FA Cup switch paves the way for English winter break
The deal would mean players take off the first two weeks of February from 2019-20
Snow Falls at Anfield for the Merseyside derby last December. Photograph: John Powell/Liverpool FC via Getty Images
A winter break in the English top flight is another step closer to being agreed after the Football Association, Premier League and Football League reached a provisional agreement to play a round of the FA Cup in midweek.
The deal would mean players take off the first two weeks of February from the 2019-20 season in the hope it will improve England’s chances in Euro 2020, should they qualify, and major tournaments in the future.
Accommodating a winter break would mean the FA Cup fifth round being played in midweek, breaking the tradition of weekend ties and with no replays. The Times reports that all Premier League clubs will have at least 13 days without a match. The 2020 European Championship will be held at the end of the first season with a winter break, in 12 cities across the continent. The premise behind the idea is that England would have the greatest benefit of home advantage among the participating countries.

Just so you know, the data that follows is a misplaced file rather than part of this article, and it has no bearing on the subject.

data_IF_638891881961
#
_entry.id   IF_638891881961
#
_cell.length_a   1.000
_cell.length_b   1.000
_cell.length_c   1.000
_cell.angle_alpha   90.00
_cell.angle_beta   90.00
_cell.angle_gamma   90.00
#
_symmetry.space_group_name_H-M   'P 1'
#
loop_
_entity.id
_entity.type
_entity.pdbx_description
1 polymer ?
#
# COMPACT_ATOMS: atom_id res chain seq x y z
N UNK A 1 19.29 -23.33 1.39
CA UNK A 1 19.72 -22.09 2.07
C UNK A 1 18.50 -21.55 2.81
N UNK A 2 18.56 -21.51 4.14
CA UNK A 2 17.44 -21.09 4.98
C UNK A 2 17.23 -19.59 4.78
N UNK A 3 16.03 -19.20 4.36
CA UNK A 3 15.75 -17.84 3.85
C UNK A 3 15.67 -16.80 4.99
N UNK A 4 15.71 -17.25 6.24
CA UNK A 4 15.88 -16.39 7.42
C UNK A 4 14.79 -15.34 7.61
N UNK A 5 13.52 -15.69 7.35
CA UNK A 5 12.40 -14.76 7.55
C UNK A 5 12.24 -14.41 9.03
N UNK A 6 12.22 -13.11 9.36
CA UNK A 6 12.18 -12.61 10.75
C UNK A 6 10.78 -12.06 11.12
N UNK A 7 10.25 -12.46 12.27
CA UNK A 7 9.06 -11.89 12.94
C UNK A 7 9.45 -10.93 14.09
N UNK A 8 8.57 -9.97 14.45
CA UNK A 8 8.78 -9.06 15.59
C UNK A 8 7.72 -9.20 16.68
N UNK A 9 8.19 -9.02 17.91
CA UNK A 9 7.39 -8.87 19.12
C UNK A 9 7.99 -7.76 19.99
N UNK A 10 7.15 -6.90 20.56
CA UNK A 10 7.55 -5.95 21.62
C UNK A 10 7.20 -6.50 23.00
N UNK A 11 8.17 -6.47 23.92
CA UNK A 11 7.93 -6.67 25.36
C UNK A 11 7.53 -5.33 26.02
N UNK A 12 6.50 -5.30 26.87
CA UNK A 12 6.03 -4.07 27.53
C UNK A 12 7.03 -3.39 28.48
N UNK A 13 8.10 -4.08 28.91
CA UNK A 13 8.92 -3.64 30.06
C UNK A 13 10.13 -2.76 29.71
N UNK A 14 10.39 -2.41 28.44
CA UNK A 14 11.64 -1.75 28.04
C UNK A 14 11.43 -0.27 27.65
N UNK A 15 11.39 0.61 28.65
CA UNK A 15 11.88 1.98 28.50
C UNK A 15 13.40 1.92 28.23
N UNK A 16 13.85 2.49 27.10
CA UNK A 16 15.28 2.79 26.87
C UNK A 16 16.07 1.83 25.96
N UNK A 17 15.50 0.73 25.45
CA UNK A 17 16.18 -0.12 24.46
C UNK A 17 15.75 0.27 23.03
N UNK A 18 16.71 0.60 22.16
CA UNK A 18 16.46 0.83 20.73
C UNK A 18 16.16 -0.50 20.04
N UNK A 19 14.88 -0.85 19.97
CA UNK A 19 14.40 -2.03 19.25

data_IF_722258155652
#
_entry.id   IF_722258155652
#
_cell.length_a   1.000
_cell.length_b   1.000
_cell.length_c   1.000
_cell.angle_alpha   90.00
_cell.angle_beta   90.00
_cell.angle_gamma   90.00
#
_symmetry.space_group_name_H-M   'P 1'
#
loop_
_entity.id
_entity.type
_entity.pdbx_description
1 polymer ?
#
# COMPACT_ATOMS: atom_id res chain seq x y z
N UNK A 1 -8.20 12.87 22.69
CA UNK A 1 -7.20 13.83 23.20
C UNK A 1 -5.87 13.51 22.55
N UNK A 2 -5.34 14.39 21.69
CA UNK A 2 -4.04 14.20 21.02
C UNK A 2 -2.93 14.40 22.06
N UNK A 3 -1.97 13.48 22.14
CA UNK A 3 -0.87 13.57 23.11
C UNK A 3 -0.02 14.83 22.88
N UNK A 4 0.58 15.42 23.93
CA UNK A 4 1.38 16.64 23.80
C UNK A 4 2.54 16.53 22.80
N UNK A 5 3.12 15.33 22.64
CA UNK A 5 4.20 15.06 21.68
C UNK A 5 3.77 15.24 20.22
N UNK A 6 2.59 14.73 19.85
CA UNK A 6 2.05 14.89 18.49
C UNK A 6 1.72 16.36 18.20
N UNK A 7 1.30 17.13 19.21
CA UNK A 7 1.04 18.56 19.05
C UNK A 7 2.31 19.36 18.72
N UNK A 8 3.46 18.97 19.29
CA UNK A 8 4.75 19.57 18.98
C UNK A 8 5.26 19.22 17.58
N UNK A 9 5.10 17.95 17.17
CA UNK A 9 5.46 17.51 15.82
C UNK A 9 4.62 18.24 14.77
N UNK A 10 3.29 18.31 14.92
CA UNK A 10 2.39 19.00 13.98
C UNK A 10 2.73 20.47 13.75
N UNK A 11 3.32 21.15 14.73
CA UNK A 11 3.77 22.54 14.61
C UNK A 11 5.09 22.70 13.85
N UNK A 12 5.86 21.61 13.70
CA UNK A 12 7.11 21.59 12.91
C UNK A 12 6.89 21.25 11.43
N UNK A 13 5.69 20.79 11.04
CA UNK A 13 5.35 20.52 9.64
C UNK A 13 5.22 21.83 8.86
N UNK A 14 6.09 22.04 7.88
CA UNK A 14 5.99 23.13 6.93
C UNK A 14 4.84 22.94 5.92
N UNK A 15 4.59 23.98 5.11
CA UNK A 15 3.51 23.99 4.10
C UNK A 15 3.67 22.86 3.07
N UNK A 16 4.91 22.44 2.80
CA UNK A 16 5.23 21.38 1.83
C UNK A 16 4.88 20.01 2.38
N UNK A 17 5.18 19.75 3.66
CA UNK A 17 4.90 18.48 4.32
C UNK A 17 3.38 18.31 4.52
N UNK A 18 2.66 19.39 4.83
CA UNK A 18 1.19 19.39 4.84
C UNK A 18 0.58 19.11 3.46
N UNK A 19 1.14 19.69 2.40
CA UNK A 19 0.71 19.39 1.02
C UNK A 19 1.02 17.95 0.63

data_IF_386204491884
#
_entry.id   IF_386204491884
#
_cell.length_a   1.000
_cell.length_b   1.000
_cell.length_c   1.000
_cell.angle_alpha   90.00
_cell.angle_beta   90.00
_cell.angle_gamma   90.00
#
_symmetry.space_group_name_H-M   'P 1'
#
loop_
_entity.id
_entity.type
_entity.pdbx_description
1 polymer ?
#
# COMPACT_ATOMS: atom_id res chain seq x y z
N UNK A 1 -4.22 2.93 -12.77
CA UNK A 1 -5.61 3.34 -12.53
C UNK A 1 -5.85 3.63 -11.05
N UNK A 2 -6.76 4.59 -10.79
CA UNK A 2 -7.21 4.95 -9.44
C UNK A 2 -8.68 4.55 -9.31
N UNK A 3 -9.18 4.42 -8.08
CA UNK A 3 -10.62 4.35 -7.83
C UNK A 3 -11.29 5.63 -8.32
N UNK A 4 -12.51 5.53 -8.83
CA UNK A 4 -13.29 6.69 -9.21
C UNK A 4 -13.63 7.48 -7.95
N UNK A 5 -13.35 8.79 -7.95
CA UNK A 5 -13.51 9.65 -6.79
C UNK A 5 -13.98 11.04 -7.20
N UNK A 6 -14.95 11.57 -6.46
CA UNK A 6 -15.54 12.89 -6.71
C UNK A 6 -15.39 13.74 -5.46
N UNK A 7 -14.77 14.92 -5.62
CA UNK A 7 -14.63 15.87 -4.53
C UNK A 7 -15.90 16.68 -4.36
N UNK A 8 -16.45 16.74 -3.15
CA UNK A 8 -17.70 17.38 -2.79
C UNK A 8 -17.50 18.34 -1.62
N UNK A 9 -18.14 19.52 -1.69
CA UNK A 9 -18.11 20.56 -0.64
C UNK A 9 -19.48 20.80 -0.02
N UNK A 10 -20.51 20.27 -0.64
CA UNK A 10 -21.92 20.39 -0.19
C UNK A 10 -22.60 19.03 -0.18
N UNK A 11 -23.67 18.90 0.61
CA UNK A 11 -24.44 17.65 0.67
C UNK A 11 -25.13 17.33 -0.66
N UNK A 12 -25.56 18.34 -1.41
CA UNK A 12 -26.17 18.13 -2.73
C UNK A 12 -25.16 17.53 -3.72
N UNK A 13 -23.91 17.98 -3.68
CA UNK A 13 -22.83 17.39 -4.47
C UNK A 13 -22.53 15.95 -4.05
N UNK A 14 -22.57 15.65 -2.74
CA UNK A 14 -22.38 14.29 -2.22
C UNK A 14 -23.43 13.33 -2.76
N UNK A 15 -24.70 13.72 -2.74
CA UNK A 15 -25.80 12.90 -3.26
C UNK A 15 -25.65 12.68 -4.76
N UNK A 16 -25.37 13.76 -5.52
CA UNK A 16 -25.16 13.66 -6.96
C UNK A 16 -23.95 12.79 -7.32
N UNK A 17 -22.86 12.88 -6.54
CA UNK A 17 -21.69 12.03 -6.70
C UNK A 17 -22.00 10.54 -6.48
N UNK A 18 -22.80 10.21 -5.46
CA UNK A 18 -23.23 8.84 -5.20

England have been given a boost in that Wembley has been chosen for seven matches, including the semi-finals and the final. If England reach the final they could play six out of seven games at Wembley.
The EFL has also been taking part in negotiations but the winter break will not apply in the Championship, League One and League Two. The 46-game schedule for each division means that there is less flexibility to fit in a winter break.
The EFL has also made it clear that it wants the semi-finals of the Carabao Cup, its flagship competition, to continue being played over two legs. “There are no plans to move it from a two-legged semi-final,” Shaun Harvey, the EFL’s chief executive, told the Times.
The final decision on a winter break rests with the FA but it is understood the Premier League is happy with the idea, in principle. It would bring England’s top tier in line with other leading leagues across Europe. The Scottish Premiership shuts down for the first three weeks in January, and France’s Ligue 1, Germany’s Bundesliga, Italy’s Serie A and Spain’s La Liga also have winter breaks.